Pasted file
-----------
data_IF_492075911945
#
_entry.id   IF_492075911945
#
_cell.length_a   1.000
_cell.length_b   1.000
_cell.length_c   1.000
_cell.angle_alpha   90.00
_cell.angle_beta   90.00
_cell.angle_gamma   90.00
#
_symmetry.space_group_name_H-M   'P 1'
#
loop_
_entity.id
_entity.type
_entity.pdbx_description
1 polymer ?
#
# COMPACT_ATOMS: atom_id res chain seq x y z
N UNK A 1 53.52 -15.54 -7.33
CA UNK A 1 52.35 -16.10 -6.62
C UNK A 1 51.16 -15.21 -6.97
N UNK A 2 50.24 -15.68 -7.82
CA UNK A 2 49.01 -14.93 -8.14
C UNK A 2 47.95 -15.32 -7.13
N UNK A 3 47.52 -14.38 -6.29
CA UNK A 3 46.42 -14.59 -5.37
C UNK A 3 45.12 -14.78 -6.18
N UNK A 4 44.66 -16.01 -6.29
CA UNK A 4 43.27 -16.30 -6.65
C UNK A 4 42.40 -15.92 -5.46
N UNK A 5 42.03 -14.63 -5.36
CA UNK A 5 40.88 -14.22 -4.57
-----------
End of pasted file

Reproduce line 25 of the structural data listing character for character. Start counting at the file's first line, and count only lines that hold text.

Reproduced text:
CA UNK A 2 49.01 -14.93 -8.14